Engagement that leads to impact

Service-Learning at Loyola

Connecting Loyola University Maryland and its community for a more just and equitable world

Service-learning. Community engagement. Social responsibility.

For Loyola University Maryland, community-based learning and service-learning are at the very heart of our mission and Jesuit liberal arts education.

That’s because service-learning empowers students and faculty to serve, learn, and lead in this diverse, changing world while helping build capacity for positive change in our local community.

Loyola’s Center for Community, Service, and Justice (CCSJ) is integral in supporting service-learning. Pat Cassidy, M.A. ’19, associate director of programs for CCSJ, sees an important connection between community-based learning and the education students receive at Loyola.

Service-learning is a critical aspect in bringing to life the Jesuit mission as it takes students’ learning outside of the classroom and into the world as our community partners become co-educators, teaching students about social responsibility, justice, diversity, and community. Through faculty integration with course aims, ongoing reflection, and program- or project-based engagement with partners, students come to understand how their learning can both benefit from and contribute to the strengthening of our community.

Students grow as engaged partners

Students who want to participate in service-learning have a plethora of options. Through course offerings in the writing department alone, students have volunteered with GEDCO/CARES, which serves families in crisis; conducted usability testing for the non-profit, faith-based El Salvador CRISPAZ’s website, and tutored area high school students in writing.

Students have also brought community stories to life in a Multimedia Storytelling class, restored Baltimore buildings in an Introduction to Painting class, collected oral histories from the Esperanza Center in an Oral Histories and Philanthropy in the Americas course, and so much more.

Two students installing a bright blue door on an abandoned rowhouse Loyola students completing clean up along York Road

Bailey Skeeter, ’23, a psychology major and African and African American Studies minor from Bowie, Maryland, first discovered the concept of community-based learning at Loyola. She has since taken two service-learning courses taught by Stephen Park, Ph.D., assistant professor of English, and held peer leadership roles through CCSJ’s Bmore Engaged program.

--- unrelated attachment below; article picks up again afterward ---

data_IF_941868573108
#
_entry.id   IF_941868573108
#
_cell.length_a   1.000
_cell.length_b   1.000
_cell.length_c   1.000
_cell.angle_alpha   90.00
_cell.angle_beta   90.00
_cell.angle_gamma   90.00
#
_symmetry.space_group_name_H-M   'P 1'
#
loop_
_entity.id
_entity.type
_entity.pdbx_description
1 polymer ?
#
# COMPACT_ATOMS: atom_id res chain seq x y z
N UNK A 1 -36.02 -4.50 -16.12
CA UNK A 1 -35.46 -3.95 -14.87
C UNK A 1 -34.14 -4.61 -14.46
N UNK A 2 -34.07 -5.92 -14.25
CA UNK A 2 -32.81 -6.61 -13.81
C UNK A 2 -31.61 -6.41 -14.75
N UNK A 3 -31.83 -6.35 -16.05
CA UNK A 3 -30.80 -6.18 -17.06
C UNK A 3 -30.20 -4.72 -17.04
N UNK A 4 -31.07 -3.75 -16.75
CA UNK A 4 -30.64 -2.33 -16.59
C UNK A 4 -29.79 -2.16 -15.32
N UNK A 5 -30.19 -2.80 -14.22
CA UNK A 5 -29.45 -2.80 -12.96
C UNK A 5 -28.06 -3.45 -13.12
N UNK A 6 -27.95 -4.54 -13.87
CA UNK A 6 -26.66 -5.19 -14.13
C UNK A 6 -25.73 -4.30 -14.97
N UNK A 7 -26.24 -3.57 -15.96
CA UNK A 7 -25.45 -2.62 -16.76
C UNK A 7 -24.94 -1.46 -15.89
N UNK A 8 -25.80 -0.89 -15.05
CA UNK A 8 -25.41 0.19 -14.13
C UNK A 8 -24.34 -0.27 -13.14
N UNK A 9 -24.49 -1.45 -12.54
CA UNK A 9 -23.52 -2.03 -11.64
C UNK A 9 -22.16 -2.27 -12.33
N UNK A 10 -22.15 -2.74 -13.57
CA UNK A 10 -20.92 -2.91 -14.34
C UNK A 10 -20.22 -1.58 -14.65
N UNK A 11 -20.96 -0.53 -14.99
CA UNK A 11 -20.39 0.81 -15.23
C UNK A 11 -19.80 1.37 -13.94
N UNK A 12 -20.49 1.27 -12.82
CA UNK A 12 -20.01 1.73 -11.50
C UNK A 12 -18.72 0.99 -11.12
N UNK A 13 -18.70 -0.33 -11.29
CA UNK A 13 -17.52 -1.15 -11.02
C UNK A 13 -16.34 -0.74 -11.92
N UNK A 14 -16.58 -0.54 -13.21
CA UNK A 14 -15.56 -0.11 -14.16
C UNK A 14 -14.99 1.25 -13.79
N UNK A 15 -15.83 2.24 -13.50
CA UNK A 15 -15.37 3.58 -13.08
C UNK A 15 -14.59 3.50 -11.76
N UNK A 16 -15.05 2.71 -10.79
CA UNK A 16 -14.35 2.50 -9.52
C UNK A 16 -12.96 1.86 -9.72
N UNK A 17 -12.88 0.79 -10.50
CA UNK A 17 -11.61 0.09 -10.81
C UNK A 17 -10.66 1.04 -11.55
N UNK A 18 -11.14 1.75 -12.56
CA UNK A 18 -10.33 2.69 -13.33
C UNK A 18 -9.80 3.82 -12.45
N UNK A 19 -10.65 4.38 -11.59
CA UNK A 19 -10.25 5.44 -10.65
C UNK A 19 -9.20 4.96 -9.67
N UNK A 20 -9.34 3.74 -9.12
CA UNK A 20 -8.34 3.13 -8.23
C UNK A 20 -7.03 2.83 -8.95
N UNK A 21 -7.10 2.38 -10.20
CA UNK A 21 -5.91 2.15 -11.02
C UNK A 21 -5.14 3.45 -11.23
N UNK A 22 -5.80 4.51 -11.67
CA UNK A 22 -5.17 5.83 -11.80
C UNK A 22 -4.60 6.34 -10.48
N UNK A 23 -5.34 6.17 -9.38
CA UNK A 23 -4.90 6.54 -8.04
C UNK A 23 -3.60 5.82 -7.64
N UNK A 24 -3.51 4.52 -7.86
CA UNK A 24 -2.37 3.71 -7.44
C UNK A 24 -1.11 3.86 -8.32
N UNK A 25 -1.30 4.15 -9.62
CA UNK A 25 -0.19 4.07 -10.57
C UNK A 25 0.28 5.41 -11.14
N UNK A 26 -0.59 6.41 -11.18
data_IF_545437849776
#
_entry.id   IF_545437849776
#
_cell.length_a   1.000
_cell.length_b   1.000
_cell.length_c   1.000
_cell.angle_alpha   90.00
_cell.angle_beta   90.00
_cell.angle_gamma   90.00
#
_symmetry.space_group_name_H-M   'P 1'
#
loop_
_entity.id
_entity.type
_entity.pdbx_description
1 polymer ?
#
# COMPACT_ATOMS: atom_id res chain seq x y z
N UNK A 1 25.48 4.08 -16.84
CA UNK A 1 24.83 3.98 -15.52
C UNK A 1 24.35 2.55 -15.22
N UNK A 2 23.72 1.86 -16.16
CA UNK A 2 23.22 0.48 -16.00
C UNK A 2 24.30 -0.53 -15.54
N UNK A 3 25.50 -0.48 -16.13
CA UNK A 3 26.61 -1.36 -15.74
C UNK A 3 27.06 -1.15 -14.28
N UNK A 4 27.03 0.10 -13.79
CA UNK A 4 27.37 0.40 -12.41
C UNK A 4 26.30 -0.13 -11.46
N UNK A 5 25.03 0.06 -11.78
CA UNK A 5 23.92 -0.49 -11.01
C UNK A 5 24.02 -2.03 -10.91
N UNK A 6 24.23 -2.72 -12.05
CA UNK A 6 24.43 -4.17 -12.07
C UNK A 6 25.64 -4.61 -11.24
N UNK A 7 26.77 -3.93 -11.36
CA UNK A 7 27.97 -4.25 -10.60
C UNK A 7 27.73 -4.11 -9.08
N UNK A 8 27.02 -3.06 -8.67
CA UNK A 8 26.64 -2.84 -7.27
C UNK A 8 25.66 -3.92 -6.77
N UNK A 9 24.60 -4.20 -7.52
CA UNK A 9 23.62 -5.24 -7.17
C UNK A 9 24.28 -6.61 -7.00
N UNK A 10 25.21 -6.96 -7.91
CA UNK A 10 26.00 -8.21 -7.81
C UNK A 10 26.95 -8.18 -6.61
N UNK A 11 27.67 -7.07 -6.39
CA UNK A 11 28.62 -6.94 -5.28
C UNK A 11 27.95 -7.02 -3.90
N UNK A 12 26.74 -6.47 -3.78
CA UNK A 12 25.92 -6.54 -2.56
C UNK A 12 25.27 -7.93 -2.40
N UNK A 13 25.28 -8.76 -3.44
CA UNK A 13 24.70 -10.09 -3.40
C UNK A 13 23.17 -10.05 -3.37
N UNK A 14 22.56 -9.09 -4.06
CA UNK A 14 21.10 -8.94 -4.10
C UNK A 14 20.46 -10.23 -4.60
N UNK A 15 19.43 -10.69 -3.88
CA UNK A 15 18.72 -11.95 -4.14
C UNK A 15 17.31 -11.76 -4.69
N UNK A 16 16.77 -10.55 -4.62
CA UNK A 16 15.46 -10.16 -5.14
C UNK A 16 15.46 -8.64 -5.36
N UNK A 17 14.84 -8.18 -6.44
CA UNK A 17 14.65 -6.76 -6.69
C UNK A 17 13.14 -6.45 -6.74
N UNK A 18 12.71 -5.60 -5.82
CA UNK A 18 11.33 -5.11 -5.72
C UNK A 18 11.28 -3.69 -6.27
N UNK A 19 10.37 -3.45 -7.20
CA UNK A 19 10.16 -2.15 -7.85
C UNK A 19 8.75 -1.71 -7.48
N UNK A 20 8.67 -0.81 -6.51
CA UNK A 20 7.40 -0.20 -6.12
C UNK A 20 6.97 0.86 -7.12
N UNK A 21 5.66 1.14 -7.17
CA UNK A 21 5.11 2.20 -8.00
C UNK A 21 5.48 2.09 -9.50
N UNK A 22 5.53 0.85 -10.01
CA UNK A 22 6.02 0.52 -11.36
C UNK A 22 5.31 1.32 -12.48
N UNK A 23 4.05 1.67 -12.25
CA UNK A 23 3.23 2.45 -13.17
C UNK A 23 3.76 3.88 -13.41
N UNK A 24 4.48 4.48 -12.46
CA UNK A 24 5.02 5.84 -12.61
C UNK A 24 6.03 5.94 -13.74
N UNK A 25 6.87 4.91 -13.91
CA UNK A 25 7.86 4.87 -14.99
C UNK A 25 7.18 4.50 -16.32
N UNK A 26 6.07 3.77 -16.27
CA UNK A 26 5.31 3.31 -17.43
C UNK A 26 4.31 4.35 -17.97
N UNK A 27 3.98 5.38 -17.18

I took a service-learning class not even aware of what the course would entail, and it ended up being one of the most engaging classes for me. The service-learning objective has allowed for me to grow as an overall individual caring for much more than just what impacts me as a college student.

Park—who offers classes that encourage students to volunteer as ESOL tutors and to help new Maryland Legal Aid clients find pro bono representation quicker—has observed additional benefits beyond personal growth for his students who take service-learning courses.

While students are able to benefit a particular community during the semester, the real value of service-learning is that it allows Loyola students to connect classroom ideas with real-world experiences because it's this kind of learning that sets them on a path of lifelong action and community engagement.

Service-learning has the potential to shape career paths for students, as it did for Bethany Richardson, ’23, a sociology major and biology minor from White Plains, Maryland. Richardson volunteered at a public charter school through a Messina class, which in turn inspired her to intern as a York Road Initiative schools facilitator.

Loyola student and local student both looking at a laptop

“Service-learning was a great experience for me to learn more about the urban education system here in Baltimore and how school is more than an educational building for the students and their families. Both experiences have allowed for me to discern my future career path as a public health physician within urban populations,” Richardson shares.

Faculty find new approaches to research and teaching